How to Train Your Dog to Stop Barking With a Whistle

Medium
1-4 Weeks
Behavior

Introduction

The doorbell rings and the barking begins. A family is walking past your house, and the barking begins. A neighborhood cat walks by the front window, and the barking begins. Sound familiar?

A common problem that many dog owners live with is excessive or inappropriate barking from their beloved canine companion. Not only can this type of behavior quickly become a habit, but it can disrupt and interfere with your daily life, your neighbors’ peace of mind, and your dog’s mental health. 

While it is entirely natural for dogs to bark, frequent barking often signals underlying issues with a dog. How can you put an end to unnecessary barking quickly? Try using a whistle!

Defining Tasks

Ideally, you want to determine what is triggering your dog to bark frequently. Patience and careful observation may be needed to find the sources of a dog’s desire to bark loudly and consistently. 

Sometimes the dog’s focus on the object of his frustration needs to be broken. For some dogs, a new squeaky toy or treat puzzle may be enough to interrupt the barking cycle. But other dogs may require a more intensely directed audible noise to create an associative distraction. 

That’s where using a whistle can assist you in diverting your dog’s attention to promote healthier --- and less noisy --- behaviors. Whistles emit sounds between 23 and 46 kHz, making the high-pitched sound unpleasant to your dog's ears, and making whistles a potentially ideal way to manage your dog's barking habits. 

Getting Started

Identify and choose a source of your dog’s barking, such as a doorbell ringing or a person walking in front of the house. Have a whistle ready; a silent “dog whistle” that only canines can hear or a regular whistle will work equally well for these training exercises. Be sure to have plenty of treats on hand so you can teach your dog to associate not barking with a tasty goodie.

The Whistle-Stop Method

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Step
1
Initiate barking
If your dog doesn't bark on his own, trigger the barking. For example, have a neighbor or family member walk on the sidewalk in front of your home, or ring the doorbell.
Step
2
Blow the whistle
As soon as your dog begins to bark, blow the whistle. Only use one, sharp blow, not repeated or lengthy whistles. The one abrupt sound should distract or surprise your dog and stop him from barking.
Step
3
Praise your dog if he remains quiet
If your dog quiets down right away, give him praise and a treat.
Step
4
Blow the whistle again
If your dog does not quiet down right away, blow the whistle once again to startle him and stop the barking. Once you notice he is listening to you and has stopped the noise, praise him and give him a treat.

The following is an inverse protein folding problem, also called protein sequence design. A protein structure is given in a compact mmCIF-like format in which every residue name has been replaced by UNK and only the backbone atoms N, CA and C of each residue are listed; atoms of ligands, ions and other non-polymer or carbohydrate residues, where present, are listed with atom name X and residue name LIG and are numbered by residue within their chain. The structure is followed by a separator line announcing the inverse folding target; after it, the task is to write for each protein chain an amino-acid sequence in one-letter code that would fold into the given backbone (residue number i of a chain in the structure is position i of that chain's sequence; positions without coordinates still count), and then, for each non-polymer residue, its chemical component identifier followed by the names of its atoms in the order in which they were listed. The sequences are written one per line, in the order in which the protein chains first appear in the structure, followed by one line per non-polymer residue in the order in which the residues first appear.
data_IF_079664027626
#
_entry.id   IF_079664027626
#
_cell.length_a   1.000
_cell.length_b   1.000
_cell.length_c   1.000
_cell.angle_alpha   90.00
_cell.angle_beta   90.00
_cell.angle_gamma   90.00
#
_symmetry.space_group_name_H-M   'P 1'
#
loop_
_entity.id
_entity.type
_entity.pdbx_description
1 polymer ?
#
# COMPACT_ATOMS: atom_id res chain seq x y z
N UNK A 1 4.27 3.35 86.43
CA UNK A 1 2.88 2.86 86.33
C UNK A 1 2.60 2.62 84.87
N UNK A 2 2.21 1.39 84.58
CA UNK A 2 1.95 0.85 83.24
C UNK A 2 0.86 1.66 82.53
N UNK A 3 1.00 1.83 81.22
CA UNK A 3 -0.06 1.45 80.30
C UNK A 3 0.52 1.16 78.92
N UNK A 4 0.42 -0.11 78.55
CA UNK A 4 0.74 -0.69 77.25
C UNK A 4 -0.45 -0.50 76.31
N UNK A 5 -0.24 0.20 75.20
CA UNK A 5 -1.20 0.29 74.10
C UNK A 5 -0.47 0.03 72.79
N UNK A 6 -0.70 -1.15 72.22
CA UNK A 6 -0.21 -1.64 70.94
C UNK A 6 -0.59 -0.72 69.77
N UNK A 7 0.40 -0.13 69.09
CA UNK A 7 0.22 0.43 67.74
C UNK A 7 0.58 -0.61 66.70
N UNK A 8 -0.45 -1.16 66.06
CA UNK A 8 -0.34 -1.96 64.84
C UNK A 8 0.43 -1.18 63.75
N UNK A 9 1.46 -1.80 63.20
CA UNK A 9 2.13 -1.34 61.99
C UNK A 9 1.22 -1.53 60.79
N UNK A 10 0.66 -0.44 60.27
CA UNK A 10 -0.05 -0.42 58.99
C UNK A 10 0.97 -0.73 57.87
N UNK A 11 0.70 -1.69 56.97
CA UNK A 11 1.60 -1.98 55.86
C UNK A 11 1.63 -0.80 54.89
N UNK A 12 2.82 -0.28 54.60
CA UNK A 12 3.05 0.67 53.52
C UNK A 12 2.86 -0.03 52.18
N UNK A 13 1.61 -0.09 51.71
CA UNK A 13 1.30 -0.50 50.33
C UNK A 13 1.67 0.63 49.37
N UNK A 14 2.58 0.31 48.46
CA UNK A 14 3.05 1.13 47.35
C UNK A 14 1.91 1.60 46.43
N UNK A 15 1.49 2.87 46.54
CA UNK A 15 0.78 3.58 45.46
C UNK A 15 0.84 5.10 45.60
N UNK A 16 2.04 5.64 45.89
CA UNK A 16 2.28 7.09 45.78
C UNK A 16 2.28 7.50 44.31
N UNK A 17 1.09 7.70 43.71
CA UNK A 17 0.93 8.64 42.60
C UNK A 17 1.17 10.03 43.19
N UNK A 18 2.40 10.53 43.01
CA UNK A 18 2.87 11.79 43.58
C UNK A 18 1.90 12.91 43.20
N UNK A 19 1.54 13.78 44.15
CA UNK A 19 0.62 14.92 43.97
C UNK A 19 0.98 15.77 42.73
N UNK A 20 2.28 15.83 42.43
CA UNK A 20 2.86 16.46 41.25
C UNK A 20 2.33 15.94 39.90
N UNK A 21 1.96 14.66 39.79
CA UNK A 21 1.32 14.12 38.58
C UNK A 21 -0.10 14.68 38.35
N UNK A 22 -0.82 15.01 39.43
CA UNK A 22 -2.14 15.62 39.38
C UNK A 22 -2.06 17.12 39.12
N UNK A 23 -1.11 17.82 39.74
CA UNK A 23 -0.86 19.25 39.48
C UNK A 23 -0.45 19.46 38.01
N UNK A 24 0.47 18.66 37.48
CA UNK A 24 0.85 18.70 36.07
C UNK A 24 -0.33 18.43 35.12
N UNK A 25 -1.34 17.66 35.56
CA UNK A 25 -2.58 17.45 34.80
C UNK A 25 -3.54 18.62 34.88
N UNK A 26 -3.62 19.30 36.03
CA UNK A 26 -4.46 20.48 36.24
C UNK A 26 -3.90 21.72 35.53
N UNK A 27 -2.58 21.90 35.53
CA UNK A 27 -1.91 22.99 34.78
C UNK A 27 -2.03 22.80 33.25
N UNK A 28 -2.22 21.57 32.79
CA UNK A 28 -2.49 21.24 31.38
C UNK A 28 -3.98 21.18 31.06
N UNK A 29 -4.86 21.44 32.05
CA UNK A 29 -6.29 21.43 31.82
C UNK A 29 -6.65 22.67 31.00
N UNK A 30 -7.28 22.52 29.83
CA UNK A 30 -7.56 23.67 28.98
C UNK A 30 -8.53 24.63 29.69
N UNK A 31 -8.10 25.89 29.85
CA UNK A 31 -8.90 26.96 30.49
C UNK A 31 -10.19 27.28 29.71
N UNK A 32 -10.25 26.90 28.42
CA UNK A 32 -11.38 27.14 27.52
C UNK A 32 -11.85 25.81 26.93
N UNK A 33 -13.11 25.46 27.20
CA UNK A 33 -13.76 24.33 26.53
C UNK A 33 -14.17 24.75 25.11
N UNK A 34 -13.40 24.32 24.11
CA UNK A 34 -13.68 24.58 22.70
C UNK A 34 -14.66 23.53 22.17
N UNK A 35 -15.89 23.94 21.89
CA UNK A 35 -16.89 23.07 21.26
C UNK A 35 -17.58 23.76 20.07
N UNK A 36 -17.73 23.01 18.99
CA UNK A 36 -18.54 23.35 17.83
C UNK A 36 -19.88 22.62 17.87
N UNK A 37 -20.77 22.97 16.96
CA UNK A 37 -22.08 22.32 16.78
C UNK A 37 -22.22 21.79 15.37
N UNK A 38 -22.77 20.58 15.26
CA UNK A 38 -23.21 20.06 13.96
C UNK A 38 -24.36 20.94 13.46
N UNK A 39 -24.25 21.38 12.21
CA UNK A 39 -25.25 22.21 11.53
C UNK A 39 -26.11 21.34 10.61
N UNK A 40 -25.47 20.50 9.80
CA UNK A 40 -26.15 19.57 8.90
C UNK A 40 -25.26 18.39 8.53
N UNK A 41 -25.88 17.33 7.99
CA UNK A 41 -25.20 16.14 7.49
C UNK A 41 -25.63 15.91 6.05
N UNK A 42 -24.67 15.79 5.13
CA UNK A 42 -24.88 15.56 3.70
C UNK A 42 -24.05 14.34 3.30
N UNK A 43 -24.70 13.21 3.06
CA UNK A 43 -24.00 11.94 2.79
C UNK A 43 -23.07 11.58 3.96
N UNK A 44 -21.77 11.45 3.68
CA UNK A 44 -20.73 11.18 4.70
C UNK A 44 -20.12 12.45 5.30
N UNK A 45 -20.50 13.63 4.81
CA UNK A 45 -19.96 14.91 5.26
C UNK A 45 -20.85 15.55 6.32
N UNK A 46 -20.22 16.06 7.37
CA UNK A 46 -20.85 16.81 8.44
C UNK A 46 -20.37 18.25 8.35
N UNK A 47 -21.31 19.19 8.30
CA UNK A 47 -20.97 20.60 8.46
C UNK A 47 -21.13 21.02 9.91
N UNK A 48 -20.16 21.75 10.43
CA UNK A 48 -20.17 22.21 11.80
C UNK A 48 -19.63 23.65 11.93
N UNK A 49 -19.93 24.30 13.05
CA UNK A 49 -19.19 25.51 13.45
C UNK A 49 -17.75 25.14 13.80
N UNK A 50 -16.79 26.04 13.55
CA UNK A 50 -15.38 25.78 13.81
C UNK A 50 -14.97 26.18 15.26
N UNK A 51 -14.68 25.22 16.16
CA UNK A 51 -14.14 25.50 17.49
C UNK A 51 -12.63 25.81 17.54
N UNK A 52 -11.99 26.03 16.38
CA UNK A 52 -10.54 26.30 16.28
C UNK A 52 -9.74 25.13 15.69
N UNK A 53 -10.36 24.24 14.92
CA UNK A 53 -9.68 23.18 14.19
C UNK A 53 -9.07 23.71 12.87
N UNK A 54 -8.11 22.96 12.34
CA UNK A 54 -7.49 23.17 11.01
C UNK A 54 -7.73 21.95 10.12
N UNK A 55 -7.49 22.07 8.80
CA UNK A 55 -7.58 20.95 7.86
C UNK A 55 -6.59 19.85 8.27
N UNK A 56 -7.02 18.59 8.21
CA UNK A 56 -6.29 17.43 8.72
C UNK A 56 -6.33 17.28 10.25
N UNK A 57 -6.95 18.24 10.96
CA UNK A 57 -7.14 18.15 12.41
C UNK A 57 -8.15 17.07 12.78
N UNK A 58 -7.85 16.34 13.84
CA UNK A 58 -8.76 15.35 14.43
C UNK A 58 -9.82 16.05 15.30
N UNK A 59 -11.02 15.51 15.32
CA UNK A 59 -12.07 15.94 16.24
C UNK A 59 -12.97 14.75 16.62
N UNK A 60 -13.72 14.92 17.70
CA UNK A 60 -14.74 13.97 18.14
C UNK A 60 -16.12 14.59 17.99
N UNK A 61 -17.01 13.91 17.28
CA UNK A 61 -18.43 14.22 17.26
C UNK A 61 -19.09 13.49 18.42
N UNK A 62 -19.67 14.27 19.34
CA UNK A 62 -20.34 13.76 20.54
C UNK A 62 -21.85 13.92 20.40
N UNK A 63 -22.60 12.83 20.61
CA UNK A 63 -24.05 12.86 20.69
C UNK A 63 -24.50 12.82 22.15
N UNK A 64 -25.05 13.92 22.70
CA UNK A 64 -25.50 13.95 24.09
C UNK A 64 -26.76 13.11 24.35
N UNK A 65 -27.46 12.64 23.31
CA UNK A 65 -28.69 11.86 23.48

Step
5
Repeat and be consistent
Repeat this procedure every time your dog barks in an unwanted fashion. Remember to be consistent. Eventually, your dog will associate excessive barking with the unpleasant sound of the whistle.
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The Automatic Whistle Method

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Step
1
Buy automatic whistle device
Automatic high-pitched whistles can be found at your local pet store or online retailer.
Step
2
Choose a device that works for you
These whistles will automatically emit a high-pitched sound as soon as your dog begins to bark, so you don't have to stand around all day with a whistle at hand. A variety of options are available, from free-standing, battery-operated devices to whistles that can be mounted on your dog's collar.
Step
3
Redirect your dog's attention
After the first week of training, when your dog is distracted from barking by the automatic whistle device, begin to direct his attention to normal verbal or hand signals to indicate he should stop barking.
Step
4
Direct attention to a positive activity
If your dog begins barking again after the whistle blows, engage him in an activity such as playing with toys or games, or getting a brisk few minutes of exercise.
Step
5
Repeat as needed
Remember, it will take a few weeks of patience and consistency to teach your dog to stop barking. Repeat these steps as necessary over the next month.
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The Speak-Whistle Method

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Step